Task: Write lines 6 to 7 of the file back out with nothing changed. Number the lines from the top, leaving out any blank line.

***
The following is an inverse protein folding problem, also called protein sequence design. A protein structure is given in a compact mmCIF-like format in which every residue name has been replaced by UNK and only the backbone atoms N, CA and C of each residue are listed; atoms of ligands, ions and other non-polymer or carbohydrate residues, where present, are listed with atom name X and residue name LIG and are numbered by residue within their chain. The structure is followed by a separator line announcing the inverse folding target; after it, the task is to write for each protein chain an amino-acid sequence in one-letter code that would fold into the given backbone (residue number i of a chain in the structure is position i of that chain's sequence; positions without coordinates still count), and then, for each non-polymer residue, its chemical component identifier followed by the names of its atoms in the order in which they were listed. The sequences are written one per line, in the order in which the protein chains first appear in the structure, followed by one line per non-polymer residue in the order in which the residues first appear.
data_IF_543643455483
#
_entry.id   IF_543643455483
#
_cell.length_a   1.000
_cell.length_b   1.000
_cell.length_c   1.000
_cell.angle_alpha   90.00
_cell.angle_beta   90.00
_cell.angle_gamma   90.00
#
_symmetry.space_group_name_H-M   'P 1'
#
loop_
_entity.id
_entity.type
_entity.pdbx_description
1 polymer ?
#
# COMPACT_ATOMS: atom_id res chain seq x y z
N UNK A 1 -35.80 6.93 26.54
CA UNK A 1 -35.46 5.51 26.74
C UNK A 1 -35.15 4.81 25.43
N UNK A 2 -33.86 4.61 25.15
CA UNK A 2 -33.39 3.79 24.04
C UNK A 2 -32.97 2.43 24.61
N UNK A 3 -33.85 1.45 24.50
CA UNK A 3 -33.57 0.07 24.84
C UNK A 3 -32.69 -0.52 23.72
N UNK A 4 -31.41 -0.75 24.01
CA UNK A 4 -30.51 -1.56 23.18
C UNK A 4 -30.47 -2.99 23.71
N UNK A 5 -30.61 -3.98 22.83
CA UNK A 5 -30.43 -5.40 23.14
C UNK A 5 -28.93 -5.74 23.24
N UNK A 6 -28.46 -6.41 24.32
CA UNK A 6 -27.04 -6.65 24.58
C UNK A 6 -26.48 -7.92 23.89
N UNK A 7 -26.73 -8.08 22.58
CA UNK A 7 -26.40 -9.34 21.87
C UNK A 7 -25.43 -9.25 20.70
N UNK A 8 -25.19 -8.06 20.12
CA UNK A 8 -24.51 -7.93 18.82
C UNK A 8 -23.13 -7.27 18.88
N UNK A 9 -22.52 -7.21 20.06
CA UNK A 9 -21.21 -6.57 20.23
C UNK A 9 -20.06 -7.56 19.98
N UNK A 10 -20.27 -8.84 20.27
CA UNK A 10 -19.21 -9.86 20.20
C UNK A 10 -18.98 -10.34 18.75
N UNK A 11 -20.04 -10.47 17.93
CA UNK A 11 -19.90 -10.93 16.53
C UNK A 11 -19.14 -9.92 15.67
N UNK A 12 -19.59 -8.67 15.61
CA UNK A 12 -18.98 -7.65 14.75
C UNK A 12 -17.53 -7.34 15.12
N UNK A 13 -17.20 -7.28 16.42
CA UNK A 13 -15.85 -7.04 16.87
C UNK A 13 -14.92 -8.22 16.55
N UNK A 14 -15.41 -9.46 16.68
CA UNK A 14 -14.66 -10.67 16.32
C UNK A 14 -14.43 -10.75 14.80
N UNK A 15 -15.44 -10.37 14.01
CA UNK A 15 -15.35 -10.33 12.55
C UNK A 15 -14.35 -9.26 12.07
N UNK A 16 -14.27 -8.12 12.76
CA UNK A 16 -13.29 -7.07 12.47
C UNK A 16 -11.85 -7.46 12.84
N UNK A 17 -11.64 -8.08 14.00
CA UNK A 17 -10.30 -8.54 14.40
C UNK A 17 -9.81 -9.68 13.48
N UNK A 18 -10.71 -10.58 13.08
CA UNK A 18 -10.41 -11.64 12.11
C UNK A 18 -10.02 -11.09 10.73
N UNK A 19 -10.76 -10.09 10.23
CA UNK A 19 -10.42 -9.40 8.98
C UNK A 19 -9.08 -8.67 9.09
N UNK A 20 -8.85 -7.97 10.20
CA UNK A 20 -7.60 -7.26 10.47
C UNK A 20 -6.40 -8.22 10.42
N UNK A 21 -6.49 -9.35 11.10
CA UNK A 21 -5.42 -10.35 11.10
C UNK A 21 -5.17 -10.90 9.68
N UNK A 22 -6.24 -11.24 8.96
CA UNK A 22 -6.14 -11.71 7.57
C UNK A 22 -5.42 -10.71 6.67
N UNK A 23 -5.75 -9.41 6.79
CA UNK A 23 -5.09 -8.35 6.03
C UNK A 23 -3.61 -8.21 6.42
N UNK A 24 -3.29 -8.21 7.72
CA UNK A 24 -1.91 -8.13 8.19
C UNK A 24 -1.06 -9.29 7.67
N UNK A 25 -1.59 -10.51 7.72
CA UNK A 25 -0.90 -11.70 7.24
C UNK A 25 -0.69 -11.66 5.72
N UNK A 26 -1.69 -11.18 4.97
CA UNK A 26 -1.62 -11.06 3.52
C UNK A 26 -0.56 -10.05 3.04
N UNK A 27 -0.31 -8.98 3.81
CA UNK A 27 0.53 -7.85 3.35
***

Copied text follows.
_cell.length_a   1.000
_cell.length_b   1.000